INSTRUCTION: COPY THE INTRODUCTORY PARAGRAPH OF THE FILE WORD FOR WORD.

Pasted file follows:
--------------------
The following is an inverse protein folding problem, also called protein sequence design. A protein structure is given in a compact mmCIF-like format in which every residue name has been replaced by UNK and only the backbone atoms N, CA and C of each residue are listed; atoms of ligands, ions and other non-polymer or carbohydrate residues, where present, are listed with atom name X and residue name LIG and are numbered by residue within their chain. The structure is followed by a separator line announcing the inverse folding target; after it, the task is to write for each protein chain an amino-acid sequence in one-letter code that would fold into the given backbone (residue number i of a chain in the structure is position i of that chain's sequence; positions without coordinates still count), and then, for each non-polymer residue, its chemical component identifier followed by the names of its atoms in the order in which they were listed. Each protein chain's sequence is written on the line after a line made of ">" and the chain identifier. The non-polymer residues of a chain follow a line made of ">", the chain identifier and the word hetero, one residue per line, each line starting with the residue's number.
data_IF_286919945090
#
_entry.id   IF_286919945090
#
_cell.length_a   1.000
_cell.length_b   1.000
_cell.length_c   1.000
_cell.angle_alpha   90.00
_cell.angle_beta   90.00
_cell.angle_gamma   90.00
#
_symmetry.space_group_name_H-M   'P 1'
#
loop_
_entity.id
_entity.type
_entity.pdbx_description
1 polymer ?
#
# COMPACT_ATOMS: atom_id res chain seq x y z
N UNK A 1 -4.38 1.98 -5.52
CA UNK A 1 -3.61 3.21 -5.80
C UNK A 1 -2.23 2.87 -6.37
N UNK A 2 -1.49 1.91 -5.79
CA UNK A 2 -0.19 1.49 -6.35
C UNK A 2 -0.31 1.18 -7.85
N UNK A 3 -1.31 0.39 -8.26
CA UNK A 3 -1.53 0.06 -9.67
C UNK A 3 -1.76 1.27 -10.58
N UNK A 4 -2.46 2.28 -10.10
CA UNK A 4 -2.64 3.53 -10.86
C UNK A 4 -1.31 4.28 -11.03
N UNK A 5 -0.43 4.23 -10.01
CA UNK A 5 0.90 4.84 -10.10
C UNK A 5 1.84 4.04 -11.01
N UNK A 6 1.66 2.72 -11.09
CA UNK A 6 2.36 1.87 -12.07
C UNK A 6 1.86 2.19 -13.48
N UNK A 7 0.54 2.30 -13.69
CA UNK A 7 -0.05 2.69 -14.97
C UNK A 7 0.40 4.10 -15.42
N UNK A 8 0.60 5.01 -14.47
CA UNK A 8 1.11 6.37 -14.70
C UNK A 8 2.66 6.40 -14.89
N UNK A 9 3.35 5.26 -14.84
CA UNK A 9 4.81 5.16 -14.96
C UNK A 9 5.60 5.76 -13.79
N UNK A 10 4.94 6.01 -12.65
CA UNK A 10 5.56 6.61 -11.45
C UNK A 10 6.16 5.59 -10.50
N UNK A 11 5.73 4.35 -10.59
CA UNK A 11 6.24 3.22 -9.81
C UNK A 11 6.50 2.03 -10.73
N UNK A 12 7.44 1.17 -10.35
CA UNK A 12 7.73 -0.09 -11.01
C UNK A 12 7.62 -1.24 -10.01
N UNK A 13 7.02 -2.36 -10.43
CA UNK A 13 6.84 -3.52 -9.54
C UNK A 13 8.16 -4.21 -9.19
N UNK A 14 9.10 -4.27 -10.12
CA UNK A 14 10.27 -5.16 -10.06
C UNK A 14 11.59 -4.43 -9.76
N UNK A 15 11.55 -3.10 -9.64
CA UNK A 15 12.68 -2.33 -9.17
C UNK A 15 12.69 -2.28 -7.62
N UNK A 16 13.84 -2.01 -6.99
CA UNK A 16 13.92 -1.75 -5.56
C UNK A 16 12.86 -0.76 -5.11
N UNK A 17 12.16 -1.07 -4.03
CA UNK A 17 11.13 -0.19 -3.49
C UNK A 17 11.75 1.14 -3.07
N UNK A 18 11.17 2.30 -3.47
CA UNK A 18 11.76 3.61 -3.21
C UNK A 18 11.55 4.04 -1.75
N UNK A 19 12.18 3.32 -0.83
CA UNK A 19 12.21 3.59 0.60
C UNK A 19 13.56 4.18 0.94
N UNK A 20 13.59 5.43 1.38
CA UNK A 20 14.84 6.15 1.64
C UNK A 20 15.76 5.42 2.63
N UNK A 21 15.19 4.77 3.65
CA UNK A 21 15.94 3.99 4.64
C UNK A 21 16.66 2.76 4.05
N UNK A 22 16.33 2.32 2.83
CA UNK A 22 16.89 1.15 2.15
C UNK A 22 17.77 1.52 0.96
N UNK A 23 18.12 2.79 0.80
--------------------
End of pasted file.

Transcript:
The following is an inverse protein folding problem, also called protein sequence design. A protein structure is given in a compact mmCIF-like format in which every residue name has been replaced by UNK and only the backbone atoms N, CA and C of each residue are listed; atoms of ligands, ions and other non-polymer or carbohydrate residues, where present, are listed with atom name X and residue name LIG and are numbered by residue within their chain. The structure is followed by a separator line announcing the inverse folding target; after it, the task is to write for each protein chain an amino-acid sequence in one-letter code that would fold into the given backbone (residue number i of a chain in the structure is position i of that chain's sequence; positions without coordinates still count), and then, for each non-polymer residue, its chemical component identifier followed by the names of its atoms in the order in which they were listed. Each protein chain's sequence is written on the line after a line made of ">" and the chain identifier. The non-polymer residues of a chain follow a line made of ">", the chain identifier and the word hetero, one residue per line, each line starting with the residue's number.